Wasp and Insect Cabinet Pulls

To say that Martin Pierce is fascinated by insects would be an understatement and it explains why insects and their habitat figure so much in his cabinet pulls as well as his paintings, sculpture and furniture. 

This fascination is not shared by all but we have found that many of our gardening neighbors understand the role that these creatures play in helping to keep their gardens free of voracious caterpillars and from the adult flies such white-fly that they become. At the weekend Martin was able to snap a shot of a beautiful mud dauber wasp, named for the way it daubs mud to create individual chambers for each of its lava.  The wasp catches a caterpillar and entombs it in the lava's pod like chamber thus providing a constant food source for the developing lava that when it pupates will emerge as a strikingly colored wasp. The nest chambers are equally impressive and are made of multiple layers of mud built up over a period of days that dry and harden to become robust adobe like homes. Once the caterpillar has been deposited the wasp then lays an egg on it and secures the chamber with more mud.

This architectural skill  is one that is found in other species and we have seen swallows build nests using a similar approach. What makes the dauber wasp awe inspiring is how she creates her chambers to be just the right size and strength to support the larder and her offspring. Where are her blueprints, where is her scaffolding, apparently they are not required.

HAPPY 4th JULY TO ALL

From all of us here may you have a happy and safe July 4th.

Bird door handle

 

The image used here may not be the iconic American bald eagle but the Blue Jay still ranks as a revered and loved bird amongst  Americans and non-Americans alike.

The sculpture is both a decorative wall piece and a functioning door pull depending on your taste and needs . It is cast in solid silicon bronze and is part of Martin Pierce’s limited edition of  art works that include several insect and fantasy pieces.  The Blue Jay measures 17”W x 12”D x 4”H.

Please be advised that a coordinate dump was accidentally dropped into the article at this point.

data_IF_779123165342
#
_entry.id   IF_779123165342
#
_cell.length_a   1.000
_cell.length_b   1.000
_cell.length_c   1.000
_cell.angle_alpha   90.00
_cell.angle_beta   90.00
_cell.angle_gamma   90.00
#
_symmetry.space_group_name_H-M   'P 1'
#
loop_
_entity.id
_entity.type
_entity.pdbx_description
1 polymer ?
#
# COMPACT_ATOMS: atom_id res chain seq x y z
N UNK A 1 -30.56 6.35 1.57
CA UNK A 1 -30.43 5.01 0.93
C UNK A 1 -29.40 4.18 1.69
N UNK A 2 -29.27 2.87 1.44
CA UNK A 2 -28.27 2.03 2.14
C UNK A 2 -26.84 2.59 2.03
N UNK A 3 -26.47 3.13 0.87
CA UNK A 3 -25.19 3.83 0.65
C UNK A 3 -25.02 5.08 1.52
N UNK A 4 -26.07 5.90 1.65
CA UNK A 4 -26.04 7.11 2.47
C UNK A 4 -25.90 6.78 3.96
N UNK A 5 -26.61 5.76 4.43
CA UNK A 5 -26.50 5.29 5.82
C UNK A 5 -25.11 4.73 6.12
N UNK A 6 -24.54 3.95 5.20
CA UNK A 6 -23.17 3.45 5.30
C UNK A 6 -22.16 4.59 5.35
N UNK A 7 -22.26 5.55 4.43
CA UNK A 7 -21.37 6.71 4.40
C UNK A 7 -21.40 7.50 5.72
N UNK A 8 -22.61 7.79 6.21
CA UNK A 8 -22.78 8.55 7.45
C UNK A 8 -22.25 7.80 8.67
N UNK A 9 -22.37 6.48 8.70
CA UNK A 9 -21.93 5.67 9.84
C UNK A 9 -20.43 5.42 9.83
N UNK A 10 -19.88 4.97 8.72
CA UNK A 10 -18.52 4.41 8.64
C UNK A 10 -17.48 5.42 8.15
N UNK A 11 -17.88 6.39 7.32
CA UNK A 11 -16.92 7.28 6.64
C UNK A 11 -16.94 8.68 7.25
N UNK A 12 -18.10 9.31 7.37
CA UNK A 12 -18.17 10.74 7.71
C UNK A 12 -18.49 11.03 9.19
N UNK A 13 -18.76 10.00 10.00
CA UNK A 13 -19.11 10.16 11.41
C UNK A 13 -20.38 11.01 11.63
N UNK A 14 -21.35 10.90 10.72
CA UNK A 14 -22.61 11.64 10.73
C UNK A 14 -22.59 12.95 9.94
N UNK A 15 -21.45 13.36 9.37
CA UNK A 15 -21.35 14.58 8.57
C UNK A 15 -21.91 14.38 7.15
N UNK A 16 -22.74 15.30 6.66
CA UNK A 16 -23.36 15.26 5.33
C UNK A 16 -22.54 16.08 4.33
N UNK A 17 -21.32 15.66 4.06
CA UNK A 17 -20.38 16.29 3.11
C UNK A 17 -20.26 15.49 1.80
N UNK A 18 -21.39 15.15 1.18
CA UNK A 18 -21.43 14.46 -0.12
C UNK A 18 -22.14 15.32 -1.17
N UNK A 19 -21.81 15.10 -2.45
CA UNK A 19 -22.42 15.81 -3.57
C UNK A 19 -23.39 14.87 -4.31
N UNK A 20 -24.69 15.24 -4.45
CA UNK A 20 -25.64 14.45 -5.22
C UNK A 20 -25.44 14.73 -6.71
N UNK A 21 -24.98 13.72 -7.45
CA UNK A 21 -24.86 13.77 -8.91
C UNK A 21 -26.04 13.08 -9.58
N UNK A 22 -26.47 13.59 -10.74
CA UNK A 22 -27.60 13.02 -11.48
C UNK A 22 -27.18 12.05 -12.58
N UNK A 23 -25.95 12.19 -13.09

Creating Custom Door Hardware Using The Lost Wax Method of Casting

Limited Edition Custom Handle Commission in Bronze

Limited Edition Custom Handle Commission in Bronze

We are frequently asked to make one of a kind door handles for designers looking for a statement piece for a restaurant or retail project or corporations looking to expand their brand presence. The requests we receive can be challenging and some, such as a request for rotating human hand, border on the bizarre.

As a company we do a lot of custom casting but  the process we use to create our work is costly and does not lend itself to value engineering. The focus of this article is to outline the process with the aid of photographs taken during the  creation of a wine cellar door handle, commissioned by a client as a limited edition.

As designers we truly respect the creative process and understand the time that goes into creating a unique piece and accordingly will only work on projects that are free from plagiarism.

The Process – step by step

1.        Concept drawing(s) often several form the starting point to a dialogue where we establish the size of the handle, whether it needs to operate a latch or is to be used as a stationary grip.

2.        Perspective drawings are detailed drawings that show the client how the piece will look when viewed from different vantage points. We need to understand if the piece is being viewed from all sides as it would be if used as a grip mounted on a glass door. How the piece is to be mounted either by through bolts or surface screws will need to be decided and drawn.

Pattern Development

A three dimensional pattern is created in wood or if the piece is small, typically less than 3”, then in solid wax. At this point 3D printing is slow and  expensive but it can be useful if one is creating a mirror image of a simple shape especially when the shape is symmetrical. We used 3D printing when creating the simple gourd shape for our Dragon Egg Sconce.

For larger detailed and organic pieces Martin Pierce carves the pattern by hand. He uses a reductive approach to whittle down his over-sized block of wood to create the pattern. Other pattern makers use an additive approach and they create the pattern by adding and forming pieces of clay. In our case study the design required 4 patterns to be carved, a left and right facing waiter and their two goblets. The patterns took many hours to create but by carving the pieces with an array of different chisels Martin could create a very detailed fine pattern and one whose details could be captured in bronze.

pattern-later-stage

Mold Making